abstract = "Damage to gastric mucosa caused by restraint stress has been attributed to impaired blood flow that resulted in ischemia followed by reperfusion, a process that generates free radicals. Therefore oxygen radicals may mediate the lesions produced in restraint stress. To test this hypothesis, we studied the effect of free radical scavengers on restraint-induced lesions in rats. Forty rats were divided in to four groups of 10 rats. Two control groups was fed with a normal rat diet and two treatment groups fed with a vitamin E deficient diet with either tocopherol or tocotrienol, which serves as free radical scavengers. The two forms of vitamin E were administered orally at 60mg/kg body weight for 28 days. After 28 days, rats from one control group and the two treated groups were subjected to restraint stress 2 hours daily for 4 consecutive days. The rats were killed after the fourth exposure, their stomach isolated and examined for lesions, and gastric malondialdehyde (MOA) content and the gastric reduced glutathione level were measured as an index to reflect the scavenging abilities of tocopherol and tocotrienol. Both the regimes significantly attenuated the total lesion area in the stomach compared to the control. The MOA content was also significantly lower in the rats given tocopherol and tocotrienol supplementation compared to the control and the reduced glutathione levels were preserved in rats supplemented with both tocopherol and tocotrienol. We conclude that it is indeed probable that oxygen radical is involved in the pathogenesis of restraint stress-induced lesions thus supplementation with antioxidant such as vitamin E may be able to reduce or inhibit the formation of these lesions.",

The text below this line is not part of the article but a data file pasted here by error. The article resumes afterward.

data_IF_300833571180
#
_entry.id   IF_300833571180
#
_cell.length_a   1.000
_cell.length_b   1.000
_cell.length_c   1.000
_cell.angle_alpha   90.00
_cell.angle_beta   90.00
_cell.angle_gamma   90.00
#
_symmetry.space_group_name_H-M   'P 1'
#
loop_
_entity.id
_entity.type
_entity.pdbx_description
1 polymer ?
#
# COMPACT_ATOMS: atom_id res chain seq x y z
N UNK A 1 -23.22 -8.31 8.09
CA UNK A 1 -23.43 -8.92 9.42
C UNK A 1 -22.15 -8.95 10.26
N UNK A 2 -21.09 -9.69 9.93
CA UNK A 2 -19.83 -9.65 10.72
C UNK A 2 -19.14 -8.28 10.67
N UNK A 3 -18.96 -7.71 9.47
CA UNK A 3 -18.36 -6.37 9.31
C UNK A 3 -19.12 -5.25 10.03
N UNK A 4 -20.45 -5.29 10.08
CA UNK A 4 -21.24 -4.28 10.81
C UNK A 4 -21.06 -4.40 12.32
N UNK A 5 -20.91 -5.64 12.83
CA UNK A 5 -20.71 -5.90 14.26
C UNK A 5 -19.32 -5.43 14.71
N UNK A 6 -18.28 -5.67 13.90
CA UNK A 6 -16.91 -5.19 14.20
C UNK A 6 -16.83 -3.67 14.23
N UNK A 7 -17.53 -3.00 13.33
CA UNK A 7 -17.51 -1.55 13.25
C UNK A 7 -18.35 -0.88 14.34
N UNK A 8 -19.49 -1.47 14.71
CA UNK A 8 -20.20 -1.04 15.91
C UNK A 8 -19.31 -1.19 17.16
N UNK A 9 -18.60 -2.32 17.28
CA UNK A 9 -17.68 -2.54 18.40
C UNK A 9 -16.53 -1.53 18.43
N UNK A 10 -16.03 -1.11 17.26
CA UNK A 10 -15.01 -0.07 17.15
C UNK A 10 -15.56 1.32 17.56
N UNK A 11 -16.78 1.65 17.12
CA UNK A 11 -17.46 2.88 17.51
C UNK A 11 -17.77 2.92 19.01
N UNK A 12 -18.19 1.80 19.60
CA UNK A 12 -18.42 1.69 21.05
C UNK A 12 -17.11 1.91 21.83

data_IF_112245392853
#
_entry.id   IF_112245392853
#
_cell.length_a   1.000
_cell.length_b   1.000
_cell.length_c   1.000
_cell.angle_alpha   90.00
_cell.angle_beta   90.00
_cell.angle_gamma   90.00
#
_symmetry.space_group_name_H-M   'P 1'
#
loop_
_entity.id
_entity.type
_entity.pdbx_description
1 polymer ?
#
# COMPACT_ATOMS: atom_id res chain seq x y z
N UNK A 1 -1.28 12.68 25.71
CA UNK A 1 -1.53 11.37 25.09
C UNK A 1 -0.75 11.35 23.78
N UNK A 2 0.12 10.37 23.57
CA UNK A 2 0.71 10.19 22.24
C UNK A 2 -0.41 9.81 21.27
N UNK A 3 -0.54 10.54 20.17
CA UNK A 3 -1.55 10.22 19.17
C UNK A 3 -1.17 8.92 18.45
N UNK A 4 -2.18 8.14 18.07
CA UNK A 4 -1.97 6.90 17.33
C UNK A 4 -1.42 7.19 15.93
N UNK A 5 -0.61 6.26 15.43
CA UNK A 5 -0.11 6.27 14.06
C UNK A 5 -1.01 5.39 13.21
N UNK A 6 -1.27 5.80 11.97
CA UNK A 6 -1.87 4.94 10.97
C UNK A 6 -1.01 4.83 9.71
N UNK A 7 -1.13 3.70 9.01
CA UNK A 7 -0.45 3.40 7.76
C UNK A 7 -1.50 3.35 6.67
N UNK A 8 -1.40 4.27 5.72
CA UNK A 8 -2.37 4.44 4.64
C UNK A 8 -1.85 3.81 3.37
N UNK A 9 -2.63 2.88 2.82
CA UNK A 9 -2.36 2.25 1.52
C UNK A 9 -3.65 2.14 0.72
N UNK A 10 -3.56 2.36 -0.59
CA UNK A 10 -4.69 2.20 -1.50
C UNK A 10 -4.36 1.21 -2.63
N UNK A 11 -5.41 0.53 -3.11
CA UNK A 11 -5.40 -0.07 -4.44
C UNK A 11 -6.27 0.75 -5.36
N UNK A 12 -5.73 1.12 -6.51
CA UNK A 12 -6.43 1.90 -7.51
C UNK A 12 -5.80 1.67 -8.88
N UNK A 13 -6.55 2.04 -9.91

keywords = "Gastric lesions, Peroxidation, Restraint-stress, Tocopherol, Tocotrienol",
author = "{Mohd Fahami}, {Nur Azlina} and Nafeeza, {M. I.}",
year = "2005",
doi = "10.3923/pjn.2005.69.72",
language = "English",
volume = "4",
pages = "69--72",
journal = "Pakistan Journal of Nutrition",
issn = "1680-5194",
publisher = "Asian Network for Scientific Information",
number = "2",

}

TY - JOUR

T1 - Effect of tocotrienol on lipid peroxidation in experimental gastritis induced by restraint stress

AU - Mohd Fahami, Nur Azlina

AU - Nafeeza, M. I.

PY - 2005

Y1 - 2005